It’s so interesting that I was asked to review Now That’s What I Call Halloween, a definitive, all-encompassing compilation of Halloween songs, scary film score highlights, and other soundscapes from the makers of the Now That’s What I Call Music series. It’s the perfect thing to throw on at a Halloween party or when trick-or-treaters are coming and going, and I know a thing or two about the proper way to celebrate Halloween.
You see, I invented the word spooktacular.
But actually, you know what? That’s neither here nor there. My personal achievements and lasting, priceless contributions to the vernacular have nothing to do with Now That’s What I Call Halloween. This is about the album, which joyfully and wonderfully celebrates this Halloween season, a season defined by jack-o-lanterns, pumpkin-flavored everything, and clever neologisms that combine a well-known superlative word with a word that describes the Halloween season.
Here’s a bit of what you will find on the Now That’s Call I Call Halloween compilation, which is, in a word, and I have no choice here, spooktacular. It is a spooktacular album.
John Carpenter, “Halloween Theme”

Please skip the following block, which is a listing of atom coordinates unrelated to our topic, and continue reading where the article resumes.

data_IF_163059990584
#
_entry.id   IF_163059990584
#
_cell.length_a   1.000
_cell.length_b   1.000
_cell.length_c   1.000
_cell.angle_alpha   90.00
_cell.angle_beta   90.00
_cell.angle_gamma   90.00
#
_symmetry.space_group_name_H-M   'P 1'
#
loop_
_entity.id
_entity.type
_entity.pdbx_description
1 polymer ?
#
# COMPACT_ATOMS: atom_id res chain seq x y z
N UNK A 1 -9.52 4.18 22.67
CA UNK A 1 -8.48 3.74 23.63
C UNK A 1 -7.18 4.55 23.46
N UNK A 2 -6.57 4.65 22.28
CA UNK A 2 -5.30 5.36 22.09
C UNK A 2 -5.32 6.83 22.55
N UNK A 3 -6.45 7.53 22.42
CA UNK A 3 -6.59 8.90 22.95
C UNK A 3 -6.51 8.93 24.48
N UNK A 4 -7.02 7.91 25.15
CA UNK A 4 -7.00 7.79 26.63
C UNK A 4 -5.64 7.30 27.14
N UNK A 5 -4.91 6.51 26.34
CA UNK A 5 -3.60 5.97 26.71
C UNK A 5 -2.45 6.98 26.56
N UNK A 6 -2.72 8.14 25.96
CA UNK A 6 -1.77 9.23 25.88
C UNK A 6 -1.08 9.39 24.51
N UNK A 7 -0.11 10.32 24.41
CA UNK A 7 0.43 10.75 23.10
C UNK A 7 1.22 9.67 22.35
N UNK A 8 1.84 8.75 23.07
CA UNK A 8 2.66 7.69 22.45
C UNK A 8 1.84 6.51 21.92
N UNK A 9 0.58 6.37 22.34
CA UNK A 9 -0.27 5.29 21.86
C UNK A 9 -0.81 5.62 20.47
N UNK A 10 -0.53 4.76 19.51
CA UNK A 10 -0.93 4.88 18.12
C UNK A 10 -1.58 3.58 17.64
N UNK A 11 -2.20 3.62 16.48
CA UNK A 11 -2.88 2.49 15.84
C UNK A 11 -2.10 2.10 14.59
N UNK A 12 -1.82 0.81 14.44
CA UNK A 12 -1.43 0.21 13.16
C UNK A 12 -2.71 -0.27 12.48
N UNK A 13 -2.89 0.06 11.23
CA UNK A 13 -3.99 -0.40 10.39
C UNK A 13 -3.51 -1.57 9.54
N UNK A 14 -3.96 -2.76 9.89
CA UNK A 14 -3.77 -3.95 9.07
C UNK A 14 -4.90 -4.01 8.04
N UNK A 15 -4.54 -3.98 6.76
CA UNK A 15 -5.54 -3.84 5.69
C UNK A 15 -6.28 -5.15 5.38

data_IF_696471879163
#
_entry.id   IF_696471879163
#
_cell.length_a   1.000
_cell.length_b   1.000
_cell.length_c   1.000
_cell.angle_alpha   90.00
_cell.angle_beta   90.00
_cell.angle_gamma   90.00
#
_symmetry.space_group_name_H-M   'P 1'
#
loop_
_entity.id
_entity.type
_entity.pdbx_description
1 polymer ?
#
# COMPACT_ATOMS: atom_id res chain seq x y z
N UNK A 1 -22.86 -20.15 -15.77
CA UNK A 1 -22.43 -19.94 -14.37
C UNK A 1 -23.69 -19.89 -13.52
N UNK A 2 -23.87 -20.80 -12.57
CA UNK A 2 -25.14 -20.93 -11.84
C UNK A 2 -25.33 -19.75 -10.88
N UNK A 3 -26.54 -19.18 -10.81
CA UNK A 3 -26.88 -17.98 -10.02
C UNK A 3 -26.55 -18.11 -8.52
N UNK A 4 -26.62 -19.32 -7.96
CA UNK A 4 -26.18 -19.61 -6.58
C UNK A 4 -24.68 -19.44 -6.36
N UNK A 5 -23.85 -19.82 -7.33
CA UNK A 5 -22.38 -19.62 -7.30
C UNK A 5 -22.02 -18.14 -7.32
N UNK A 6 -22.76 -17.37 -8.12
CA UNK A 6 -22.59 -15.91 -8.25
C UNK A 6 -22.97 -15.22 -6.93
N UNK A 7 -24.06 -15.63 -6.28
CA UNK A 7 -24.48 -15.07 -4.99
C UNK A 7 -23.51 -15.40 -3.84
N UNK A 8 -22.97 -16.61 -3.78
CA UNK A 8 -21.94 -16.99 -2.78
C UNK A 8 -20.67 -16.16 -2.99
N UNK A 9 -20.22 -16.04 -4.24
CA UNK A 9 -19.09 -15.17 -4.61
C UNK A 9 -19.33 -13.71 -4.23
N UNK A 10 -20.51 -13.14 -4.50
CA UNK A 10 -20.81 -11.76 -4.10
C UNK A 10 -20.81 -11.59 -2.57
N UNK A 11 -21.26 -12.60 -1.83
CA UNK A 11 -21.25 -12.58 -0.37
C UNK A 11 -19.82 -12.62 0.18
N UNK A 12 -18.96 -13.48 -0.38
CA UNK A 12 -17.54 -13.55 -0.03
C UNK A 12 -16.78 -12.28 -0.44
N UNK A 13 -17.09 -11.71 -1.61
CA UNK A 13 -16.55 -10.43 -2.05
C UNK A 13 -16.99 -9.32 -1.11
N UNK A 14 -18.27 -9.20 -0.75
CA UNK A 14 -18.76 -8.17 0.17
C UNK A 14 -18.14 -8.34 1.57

The iconic main theme from the John Carpenter horror series opens the disc, setting a tone that is both spectacular and spooky, or, if you will, spooktacular.
Rob Zombie, “Dragula”
The spooktacular real-life monster man Robert Zhomlenberg, a.k.a. “Rob Zombie” wrote this song about the car from the most spooktacular TV series of all-time, The Addams Family The Munsters.
“(Don’t Fear) The Reaper”
I associate this song about death and going off to oblivion forever with The Stand miniseries, but the song is famous for its cowbell. Upon listening to it again, it’s crazy how spooktacularly little cowbell there actually is in the song.
INXS lead singer Michael Hutchence is positively devilish and is so handsome he will make you want to do devilish, spooktacular things.
While Jace Everett’s atmospheric True Blood theme song doesn’t really make sense outside of the context of a spooktacular show about werewolves and vampires and white sheriffs, it is a bloody good song.
“Werewolves of London”
I like my werewolves American and spooktacular, thank you, not English and “spooktaculour,” which is how they spell it in England.
“I Put a Spell on You”
Nina Simone always turns in a performance that is nothing short of spooktacular.
Oddly enough, this is not the Ray Parker Jr., original but a cover by the uncharacteristically spooktacular Run-DMC. Despite his protests to the contrary, Ray Parker Jr. is spooktacularly afraid of ghosts.
“Dead Man’s Party”
Oh, but what a fun yet still spooktacular concept posited by Danny Elfman and Oingo Boingo! A party made up entirely of monsters, and the monsters are all dancing! Dead people, and creepy ghoulies, and ooglie-booglies having a spooktacular good time. I picture the monsters doing some kind of brand new dance that will catch on in a flash. This party would truly be, to coin another neologism, a “graveyard smash.”
I have never heard this song before. I didn’t care for it.